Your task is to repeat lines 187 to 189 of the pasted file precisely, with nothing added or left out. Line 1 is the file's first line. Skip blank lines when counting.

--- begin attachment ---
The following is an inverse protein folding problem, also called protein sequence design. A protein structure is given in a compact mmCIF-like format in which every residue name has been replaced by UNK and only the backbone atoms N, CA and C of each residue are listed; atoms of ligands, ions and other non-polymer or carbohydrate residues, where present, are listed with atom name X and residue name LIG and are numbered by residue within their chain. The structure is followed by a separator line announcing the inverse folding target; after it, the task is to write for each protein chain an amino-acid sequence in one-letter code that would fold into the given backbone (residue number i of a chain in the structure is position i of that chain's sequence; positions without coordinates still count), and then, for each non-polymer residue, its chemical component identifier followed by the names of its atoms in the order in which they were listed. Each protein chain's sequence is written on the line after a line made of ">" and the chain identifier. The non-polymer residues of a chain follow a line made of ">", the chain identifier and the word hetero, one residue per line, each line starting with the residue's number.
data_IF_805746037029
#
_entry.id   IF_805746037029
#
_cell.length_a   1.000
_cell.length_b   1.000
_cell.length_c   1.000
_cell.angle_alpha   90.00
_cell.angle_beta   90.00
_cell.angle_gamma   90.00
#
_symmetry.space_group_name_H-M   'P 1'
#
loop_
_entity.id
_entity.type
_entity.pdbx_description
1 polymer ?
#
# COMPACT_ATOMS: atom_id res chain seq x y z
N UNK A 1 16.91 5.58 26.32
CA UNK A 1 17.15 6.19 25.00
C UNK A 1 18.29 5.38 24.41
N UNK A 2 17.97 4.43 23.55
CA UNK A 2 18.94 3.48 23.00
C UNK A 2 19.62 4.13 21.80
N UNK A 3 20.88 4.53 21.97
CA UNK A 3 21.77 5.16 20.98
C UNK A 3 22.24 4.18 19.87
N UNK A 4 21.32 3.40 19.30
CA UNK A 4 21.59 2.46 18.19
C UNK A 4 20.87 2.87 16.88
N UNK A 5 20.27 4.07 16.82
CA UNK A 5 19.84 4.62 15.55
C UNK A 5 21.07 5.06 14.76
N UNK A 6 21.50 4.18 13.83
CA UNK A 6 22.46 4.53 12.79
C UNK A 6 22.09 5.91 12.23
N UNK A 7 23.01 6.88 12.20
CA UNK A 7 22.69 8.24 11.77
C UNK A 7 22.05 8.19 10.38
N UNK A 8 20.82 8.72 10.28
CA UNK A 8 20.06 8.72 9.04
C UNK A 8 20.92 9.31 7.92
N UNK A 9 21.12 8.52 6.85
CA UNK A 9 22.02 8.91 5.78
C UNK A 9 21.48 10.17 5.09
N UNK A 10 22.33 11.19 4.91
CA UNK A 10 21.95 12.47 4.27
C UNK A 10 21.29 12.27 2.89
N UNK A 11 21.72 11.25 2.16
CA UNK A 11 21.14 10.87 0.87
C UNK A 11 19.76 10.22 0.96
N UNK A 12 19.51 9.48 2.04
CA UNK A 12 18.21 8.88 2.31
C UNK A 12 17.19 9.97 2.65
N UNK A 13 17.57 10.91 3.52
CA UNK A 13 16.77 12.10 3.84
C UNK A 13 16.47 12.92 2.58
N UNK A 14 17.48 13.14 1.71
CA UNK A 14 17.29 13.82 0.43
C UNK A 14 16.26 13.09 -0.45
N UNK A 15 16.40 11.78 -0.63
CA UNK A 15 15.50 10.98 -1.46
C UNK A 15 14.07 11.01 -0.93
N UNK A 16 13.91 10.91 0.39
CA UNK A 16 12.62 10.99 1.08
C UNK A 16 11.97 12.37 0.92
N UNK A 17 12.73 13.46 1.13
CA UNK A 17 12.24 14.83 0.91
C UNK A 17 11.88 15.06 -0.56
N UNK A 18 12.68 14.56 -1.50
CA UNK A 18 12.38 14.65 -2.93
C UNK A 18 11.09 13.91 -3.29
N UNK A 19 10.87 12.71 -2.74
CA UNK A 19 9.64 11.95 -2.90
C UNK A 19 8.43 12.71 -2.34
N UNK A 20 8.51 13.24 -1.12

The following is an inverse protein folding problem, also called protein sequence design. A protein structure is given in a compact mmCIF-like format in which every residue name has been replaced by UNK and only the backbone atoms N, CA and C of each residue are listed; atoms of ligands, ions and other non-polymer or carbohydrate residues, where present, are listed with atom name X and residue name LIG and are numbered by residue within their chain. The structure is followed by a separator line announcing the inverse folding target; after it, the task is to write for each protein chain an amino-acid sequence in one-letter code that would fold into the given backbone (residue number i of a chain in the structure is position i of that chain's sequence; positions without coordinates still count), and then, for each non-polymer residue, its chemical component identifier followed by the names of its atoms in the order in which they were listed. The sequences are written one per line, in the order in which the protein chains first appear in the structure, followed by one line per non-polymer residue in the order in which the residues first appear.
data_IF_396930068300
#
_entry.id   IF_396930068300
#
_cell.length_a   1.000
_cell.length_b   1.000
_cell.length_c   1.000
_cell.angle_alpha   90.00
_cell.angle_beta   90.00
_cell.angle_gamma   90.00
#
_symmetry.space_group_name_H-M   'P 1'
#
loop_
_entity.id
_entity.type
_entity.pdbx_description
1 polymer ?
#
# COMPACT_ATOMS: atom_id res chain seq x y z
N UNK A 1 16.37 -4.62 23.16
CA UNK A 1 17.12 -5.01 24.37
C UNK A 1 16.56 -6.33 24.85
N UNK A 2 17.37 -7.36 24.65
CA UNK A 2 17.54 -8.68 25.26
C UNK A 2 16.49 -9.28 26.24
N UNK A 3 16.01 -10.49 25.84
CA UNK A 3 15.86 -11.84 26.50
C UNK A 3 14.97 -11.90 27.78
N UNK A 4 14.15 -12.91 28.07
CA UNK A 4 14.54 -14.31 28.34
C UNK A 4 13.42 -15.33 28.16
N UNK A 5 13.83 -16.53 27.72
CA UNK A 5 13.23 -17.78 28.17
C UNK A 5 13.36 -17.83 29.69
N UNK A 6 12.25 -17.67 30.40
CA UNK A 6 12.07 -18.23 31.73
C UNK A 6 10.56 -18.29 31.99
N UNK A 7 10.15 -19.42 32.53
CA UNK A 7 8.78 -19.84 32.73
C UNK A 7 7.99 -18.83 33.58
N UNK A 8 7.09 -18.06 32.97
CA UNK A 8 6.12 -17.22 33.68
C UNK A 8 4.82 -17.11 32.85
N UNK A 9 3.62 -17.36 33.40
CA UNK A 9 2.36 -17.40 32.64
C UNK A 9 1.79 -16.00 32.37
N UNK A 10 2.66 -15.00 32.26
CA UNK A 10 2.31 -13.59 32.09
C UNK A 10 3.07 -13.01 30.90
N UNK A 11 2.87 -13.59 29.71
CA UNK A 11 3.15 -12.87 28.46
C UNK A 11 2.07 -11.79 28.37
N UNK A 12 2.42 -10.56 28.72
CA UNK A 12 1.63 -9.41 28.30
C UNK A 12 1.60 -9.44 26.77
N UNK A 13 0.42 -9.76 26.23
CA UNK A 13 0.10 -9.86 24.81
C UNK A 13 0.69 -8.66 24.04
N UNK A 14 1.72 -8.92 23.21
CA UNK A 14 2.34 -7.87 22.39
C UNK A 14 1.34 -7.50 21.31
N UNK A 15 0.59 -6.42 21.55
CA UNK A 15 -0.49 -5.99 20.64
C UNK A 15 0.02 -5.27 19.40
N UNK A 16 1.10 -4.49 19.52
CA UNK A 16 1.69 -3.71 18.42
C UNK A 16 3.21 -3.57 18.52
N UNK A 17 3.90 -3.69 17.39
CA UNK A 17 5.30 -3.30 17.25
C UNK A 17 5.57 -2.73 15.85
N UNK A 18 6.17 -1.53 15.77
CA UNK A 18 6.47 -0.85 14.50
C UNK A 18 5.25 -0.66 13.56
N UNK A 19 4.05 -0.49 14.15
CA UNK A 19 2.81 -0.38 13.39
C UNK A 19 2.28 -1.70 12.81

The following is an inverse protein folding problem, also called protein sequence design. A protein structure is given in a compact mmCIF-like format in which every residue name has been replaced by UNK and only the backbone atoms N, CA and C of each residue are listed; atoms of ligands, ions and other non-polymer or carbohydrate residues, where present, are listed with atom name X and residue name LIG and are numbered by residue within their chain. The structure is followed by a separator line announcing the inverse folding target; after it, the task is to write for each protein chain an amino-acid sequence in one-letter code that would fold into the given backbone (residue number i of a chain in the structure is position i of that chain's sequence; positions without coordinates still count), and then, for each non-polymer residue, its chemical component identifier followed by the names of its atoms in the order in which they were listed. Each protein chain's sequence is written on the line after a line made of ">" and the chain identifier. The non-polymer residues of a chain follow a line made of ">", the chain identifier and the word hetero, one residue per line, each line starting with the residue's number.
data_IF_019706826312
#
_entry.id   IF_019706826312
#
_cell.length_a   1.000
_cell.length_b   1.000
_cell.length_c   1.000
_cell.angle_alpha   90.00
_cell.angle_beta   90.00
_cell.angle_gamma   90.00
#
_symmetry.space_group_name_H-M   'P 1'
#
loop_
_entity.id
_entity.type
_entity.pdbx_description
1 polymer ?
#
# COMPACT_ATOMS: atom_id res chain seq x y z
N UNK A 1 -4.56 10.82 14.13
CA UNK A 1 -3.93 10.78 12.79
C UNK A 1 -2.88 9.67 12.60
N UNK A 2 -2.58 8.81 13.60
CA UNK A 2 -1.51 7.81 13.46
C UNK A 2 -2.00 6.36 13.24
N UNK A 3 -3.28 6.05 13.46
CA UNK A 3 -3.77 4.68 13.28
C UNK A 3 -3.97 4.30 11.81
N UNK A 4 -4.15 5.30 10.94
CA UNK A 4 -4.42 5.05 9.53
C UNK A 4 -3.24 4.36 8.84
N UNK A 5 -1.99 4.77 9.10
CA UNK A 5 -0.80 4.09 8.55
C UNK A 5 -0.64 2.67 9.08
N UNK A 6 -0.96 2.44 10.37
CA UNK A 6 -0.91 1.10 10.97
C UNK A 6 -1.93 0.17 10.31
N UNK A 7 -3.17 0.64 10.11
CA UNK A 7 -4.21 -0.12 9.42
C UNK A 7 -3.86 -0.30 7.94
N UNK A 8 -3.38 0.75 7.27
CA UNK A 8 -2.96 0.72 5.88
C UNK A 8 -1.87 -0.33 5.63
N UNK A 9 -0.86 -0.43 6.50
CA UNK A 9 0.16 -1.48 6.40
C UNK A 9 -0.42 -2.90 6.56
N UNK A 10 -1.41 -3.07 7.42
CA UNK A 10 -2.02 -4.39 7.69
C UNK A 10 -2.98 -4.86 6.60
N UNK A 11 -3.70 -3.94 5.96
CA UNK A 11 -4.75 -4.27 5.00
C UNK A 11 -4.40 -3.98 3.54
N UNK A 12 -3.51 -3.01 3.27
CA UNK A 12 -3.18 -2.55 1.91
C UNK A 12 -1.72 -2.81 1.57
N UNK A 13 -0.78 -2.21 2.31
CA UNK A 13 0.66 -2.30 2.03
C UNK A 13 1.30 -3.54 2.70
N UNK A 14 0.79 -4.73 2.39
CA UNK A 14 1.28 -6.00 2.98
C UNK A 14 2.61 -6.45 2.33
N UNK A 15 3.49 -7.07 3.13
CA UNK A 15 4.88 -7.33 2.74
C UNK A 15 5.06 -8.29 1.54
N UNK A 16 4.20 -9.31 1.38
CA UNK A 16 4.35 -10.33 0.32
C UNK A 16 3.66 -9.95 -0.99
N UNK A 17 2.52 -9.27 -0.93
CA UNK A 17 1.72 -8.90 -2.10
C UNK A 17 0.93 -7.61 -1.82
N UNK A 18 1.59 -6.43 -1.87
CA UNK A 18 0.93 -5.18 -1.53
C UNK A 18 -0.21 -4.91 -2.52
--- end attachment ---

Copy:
C UNK A 3 -3.97 4.30 11.81
N UNK A 4 -4.15 5.30 10.94
CA UNK A 4 -4.42 5.05 9.53